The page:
Recognising Jesus, what we learn from Emmaus
One reason few people today believe what the Church teaches about the Mass is that the teaching is so shocking: After consecration, the host at Mass isn’t bread; it is Jesus Christ Himself. He just looks like bread. Really? Yes Really. Here’s how the Catechism puts it: “In the most blessed sacrament of the Eucharist ‘the body and blood, together with the soul and divinity, of our Lord Jesus Christ and, therefore, the whole Christ is truly, really, and substantially contained.’”
Christians have always believed in the Real Presence. And it has always been shocking. Jesus taught the doctrine most clearly in the sixth chapter of John: “Jesus said to them, ‘Very truly I tell you, unless you eat the flesh of the Son of Man and drink his blood, you have no life in you. … For my flesh is real food and my blood is real drink.” And the scandalised reaction was: “On hearing it, many of his disciples said, ‘This is a hard teaching. Who can accept it?’ … From this time many of his disciples turned back and no longer followed him.”
After rising from the dead, we hear this week of Jesus dramatically demonstrated that he would remain with us in the Mass. In the town of Emmaus, two disciples didn’t recognize Jesus until … “When he was at the table with them, he took bread, gave thanks, broke it and began to give it to them. Then their eyes were opened, and they recognized him, and he disappeared from their sight.” (Luke 24:30)
What did the first Christians do? They celebrated the Mass, according to Acts: “They devoted themselves to the apostles’ teaching and to fellowship, to the breaking of bread and to prayer.” (Acts 2:42) The invaluable early Christian teaching book, the Didache (79 AD) states: “Let no one eat or drink of your Eucharist, unless they have been baptized” (Chapter 9). “Every Lord’s Day gather yourselves together, and break bread, and give thanksgiving after having confessed your transgressions, that your sacrifice may be pure” (Chapter 14).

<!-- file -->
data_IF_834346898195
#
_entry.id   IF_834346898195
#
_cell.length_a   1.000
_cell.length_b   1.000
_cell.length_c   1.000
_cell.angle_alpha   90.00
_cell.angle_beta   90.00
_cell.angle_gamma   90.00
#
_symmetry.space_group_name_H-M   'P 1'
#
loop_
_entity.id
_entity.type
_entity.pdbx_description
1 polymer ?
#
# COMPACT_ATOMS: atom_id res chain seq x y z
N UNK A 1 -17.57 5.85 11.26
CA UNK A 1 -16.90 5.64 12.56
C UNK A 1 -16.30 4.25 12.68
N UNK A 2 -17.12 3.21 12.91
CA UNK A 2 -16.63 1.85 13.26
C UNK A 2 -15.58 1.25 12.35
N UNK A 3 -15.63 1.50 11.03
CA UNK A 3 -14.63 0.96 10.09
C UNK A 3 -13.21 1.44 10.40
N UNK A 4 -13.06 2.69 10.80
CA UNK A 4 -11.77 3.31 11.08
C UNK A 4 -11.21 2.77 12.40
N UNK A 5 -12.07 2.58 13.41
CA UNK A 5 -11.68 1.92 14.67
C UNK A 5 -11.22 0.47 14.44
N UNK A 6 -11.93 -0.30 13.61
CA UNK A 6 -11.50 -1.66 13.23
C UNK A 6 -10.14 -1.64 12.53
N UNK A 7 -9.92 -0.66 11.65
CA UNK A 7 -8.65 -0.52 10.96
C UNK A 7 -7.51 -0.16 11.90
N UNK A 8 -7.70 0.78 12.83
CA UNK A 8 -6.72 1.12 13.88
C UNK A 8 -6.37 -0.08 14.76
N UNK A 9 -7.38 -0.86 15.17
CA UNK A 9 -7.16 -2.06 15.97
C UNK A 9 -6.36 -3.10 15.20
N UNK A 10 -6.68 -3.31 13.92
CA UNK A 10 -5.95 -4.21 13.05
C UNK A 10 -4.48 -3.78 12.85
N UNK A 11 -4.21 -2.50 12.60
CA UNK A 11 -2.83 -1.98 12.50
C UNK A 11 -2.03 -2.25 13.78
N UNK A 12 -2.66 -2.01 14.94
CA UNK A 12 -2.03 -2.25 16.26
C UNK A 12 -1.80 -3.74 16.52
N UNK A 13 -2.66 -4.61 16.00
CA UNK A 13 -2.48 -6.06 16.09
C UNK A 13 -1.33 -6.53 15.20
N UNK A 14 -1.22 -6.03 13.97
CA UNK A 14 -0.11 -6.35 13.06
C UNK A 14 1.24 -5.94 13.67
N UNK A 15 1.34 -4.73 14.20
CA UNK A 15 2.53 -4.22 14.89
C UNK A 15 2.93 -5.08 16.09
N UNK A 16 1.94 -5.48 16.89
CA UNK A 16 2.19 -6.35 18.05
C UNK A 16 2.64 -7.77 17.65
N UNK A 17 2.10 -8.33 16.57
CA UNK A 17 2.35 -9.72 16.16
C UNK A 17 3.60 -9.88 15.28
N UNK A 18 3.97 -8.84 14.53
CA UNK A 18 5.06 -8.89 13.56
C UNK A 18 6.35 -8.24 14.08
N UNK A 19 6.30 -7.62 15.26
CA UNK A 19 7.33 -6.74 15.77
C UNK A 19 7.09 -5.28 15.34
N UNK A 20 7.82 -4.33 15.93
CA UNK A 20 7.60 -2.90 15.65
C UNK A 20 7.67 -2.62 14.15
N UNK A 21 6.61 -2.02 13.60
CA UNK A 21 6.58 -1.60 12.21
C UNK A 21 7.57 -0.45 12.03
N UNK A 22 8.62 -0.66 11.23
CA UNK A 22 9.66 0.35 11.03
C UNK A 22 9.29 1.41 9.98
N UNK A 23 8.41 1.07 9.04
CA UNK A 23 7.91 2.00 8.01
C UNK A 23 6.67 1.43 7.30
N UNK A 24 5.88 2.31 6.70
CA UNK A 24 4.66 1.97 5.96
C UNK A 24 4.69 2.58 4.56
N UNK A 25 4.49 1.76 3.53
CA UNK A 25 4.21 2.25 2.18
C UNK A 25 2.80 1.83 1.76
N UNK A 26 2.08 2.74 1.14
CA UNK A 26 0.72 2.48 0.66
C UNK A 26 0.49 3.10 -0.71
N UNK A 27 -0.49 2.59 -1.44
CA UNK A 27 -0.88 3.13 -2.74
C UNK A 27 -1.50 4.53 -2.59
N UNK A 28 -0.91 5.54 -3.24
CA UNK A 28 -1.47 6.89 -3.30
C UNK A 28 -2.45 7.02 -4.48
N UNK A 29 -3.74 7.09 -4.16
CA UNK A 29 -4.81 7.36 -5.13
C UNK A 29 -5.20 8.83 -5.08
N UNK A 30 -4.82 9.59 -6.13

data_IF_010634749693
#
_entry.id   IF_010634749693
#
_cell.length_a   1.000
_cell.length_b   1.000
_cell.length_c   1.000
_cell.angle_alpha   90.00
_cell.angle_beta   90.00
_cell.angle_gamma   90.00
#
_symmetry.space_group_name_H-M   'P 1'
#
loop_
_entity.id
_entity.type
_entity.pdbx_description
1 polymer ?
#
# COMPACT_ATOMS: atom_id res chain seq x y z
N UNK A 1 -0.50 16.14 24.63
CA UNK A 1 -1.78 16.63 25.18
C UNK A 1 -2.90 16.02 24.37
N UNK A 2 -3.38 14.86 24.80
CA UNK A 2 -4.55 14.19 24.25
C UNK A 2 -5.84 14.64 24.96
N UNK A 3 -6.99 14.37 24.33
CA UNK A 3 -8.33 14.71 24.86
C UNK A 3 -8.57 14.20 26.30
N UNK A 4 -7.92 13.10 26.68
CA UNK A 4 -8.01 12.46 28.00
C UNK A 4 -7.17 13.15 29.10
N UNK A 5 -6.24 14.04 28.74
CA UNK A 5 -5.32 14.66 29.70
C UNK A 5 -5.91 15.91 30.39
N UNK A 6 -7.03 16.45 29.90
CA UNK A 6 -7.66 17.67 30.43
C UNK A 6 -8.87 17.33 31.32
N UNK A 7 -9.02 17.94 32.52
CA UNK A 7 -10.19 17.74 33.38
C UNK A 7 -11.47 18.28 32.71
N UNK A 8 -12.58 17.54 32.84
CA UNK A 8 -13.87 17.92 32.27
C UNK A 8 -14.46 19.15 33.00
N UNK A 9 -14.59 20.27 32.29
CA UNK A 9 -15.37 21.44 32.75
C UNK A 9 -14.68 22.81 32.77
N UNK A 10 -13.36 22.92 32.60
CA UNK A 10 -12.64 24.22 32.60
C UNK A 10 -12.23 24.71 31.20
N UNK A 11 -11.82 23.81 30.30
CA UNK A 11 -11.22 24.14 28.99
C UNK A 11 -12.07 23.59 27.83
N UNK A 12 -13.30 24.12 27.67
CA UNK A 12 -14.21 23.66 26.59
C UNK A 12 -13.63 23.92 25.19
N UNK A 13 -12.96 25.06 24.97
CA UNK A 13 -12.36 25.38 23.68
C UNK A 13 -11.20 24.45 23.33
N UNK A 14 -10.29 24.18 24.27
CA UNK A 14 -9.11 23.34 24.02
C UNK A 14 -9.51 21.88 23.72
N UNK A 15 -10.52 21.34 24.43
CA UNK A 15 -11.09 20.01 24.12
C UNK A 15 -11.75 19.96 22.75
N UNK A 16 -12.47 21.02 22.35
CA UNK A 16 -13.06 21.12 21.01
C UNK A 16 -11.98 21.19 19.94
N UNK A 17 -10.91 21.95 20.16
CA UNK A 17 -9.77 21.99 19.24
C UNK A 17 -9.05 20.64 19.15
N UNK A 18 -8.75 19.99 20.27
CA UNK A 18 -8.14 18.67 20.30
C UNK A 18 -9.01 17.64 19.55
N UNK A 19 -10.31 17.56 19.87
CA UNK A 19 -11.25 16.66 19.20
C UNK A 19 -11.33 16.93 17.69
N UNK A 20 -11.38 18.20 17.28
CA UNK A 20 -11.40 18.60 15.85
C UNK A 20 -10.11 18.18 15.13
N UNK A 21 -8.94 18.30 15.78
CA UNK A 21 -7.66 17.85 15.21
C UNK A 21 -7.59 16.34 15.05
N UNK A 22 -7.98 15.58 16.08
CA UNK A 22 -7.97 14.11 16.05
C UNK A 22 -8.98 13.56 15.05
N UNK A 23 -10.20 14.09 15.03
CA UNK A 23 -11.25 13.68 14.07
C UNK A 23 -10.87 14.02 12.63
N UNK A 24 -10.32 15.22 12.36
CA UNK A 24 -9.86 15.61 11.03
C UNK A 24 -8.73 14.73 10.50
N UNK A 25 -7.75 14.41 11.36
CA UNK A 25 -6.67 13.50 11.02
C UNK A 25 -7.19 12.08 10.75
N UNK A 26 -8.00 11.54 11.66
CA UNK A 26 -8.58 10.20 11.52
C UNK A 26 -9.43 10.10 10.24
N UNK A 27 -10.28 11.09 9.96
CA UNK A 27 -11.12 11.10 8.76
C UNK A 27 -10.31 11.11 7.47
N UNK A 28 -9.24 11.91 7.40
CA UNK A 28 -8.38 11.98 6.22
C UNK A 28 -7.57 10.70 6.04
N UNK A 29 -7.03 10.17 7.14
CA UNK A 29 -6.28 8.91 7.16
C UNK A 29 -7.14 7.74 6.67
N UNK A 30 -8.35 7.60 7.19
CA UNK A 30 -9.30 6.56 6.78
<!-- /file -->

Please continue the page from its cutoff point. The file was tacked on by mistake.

Strict New Testament rules guarded the Real Presence: “Whoever eats the bread or drinks the cup of the Lord in an unworthy manner will be guilty of sinning against the body and blood of the Lord.” Writes St Paul to the Corinthians (1 Cor 11:27)
Justin the Martyr, sometime between 147AD and 161AD, wrote in his First Apology of “this food we call the Eucharist we do not receive these things as common bread or common drink; but as Jesus Christ our Saviour being incarnate by God’s word took flesh and blood for our salvation, so also we have been taught that the food consecrated by the word of prayer which comes from Him, from which our flesh and blood are nourished by transformation, is the flesh and blood of that incarnate Jesus.”
The world understood what Christians believed, and they were shocked, accusing the Christians of cannibalism.
Those disciples in Emmaus recognised Jesus in the ‘breaking of the bread’. May we too venerate and recognise Him as we receive Him at Mass this week. He is here for us too! To heal, forgive, renew and love. Alleluia!!
Fr David Jones OLW